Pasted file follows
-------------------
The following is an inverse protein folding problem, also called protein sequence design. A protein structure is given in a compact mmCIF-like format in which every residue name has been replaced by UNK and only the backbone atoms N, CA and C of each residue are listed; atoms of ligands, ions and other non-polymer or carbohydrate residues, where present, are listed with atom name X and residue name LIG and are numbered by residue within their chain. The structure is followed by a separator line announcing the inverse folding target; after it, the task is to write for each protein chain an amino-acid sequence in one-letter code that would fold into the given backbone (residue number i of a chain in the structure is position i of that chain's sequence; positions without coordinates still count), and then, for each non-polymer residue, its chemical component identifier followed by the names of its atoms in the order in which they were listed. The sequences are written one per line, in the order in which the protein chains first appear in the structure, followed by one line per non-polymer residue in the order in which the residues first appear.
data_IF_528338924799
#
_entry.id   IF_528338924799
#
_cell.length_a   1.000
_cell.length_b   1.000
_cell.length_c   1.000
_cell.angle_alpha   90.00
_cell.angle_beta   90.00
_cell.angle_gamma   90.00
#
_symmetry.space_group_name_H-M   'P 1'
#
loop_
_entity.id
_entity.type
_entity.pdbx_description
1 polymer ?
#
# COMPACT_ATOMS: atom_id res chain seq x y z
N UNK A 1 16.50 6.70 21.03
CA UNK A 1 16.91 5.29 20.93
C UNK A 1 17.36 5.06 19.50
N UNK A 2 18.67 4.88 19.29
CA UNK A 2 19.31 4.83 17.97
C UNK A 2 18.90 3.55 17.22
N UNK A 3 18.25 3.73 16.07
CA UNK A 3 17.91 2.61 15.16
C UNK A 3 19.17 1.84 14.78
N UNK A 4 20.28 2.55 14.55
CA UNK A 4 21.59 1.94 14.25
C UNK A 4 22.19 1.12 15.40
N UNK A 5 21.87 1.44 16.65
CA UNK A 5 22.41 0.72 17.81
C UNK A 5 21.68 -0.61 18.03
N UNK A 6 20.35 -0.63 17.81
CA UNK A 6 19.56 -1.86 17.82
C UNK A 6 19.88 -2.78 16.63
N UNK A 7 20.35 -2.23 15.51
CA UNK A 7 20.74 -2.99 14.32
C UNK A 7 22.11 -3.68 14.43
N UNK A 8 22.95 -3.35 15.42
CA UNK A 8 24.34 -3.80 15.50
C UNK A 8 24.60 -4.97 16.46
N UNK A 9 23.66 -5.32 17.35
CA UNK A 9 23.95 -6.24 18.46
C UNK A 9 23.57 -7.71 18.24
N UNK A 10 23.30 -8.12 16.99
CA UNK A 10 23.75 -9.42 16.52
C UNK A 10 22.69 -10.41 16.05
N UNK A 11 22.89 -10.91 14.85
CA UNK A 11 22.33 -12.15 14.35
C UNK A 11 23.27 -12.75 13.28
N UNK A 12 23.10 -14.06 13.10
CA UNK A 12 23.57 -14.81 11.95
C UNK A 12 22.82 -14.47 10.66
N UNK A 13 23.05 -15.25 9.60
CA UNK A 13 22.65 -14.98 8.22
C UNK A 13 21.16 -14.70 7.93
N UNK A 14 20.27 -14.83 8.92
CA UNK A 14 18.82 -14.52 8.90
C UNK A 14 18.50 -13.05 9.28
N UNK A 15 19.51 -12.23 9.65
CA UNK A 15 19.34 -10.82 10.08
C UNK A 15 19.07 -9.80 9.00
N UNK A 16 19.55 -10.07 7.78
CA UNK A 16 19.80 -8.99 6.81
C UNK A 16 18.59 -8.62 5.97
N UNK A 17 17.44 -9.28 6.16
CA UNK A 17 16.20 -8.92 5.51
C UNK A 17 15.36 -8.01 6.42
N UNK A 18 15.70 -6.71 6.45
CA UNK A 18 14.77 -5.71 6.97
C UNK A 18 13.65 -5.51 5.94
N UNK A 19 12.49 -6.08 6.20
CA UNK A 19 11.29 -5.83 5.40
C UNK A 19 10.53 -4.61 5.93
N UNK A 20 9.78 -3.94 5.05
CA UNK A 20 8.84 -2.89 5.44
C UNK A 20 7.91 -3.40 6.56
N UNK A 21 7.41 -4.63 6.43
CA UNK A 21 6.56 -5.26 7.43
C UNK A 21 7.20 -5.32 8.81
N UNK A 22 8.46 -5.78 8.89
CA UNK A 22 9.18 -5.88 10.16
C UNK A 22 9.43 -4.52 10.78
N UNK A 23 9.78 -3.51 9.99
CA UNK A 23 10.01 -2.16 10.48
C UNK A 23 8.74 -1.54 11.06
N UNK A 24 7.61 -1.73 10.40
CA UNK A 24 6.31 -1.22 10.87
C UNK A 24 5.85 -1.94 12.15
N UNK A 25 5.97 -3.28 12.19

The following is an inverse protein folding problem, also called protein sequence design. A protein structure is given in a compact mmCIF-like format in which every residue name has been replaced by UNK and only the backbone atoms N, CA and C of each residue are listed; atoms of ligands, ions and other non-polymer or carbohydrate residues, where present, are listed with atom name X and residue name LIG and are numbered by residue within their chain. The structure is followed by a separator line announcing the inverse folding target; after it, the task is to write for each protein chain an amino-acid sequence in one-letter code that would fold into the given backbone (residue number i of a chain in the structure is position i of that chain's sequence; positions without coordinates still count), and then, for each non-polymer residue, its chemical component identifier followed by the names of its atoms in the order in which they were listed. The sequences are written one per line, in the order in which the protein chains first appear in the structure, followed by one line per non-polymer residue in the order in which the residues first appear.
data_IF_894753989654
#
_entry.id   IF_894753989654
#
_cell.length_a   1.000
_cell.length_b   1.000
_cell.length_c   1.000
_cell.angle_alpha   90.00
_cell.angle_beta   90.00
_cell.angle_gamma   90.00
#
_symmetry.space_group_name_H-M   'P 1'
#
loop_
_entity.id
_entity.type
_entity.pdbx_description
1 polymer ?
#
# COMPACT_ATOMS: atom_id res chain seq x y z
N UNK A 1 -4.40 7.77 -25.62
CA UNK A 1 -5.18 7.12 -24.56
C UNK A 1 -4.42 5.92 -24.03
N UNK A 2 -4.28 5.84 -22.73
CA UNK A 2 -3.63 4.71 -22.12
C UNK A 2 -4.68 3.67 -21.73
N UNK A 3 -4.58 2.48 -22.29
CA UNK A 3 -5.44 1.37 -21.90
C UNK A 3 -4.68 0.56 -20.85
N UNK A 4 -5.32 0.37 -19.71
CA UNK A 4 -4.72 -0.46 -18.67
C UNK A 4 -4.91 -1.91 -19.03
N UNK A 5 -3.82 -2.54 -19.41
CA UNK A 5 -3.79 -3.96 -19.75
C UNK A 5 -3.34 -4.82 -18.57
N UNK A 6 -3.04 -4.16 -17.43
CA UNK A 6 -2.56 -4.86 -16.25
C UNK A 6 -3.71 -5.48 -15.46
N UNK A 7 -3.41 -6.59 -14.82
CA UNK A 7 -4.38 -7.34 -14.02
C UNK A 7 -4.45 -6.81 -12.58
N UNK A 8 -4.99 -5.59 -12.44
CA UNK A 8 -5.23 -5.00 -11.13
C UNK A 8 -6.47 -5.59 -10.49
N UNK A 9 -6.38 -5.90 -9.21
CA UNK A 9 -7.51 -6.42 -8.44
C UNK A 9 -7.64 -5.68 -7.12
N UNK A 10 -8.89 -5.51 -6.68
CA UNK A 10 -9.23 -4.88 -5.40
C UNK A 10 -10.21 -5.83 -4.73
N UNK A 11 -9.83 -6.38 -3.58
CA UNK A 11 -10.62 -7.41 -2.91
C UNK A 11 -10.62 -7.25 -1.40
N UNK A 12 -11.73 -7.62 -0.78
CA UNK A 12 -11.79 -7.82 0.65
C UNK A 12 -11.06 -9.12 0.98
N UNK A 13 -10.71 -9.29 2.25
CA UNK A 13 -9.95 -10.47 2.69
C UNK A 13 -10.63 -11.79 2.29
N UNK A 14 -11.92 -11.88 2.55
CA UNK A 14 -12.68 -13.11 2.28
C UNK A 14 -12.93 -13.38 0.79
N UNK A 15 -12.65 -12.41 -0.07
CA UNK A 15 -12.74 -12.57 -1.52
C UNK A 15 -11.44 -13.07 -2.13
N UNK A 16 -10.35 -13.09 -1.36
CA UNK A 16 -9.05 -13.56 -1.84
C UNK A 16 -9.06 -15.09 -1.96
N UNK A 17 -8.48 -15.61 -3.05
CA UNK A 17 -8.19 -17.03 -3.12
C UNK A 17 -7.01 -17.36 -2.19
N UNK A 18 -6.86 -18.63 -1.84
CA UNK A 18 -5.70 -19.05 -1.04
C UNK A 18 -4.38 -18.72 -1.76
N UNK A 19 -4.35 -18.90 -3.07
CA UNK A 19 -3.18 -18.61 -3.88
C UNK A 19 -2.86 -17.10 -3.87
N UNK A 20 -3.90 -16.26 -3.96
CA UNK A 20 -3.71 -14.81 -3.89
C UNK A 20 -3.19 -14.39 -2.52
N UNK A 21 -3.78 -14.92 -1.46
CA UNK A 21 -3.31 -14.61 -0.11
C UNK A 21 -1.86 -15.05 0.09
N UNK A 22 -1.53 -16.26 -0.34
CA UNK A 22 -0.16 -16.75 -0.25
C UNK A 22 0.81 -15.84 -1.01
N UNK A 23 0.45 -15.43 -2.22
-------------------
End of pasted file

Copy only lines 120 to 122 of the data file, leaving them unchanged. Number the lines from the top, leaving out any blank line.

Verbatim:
CA UNK A 2 -3.63 4.71 -22.12
C UNK A 2 -4.68 3.67 -21.73
N UNK A 3 -4.58 2.48 -22.29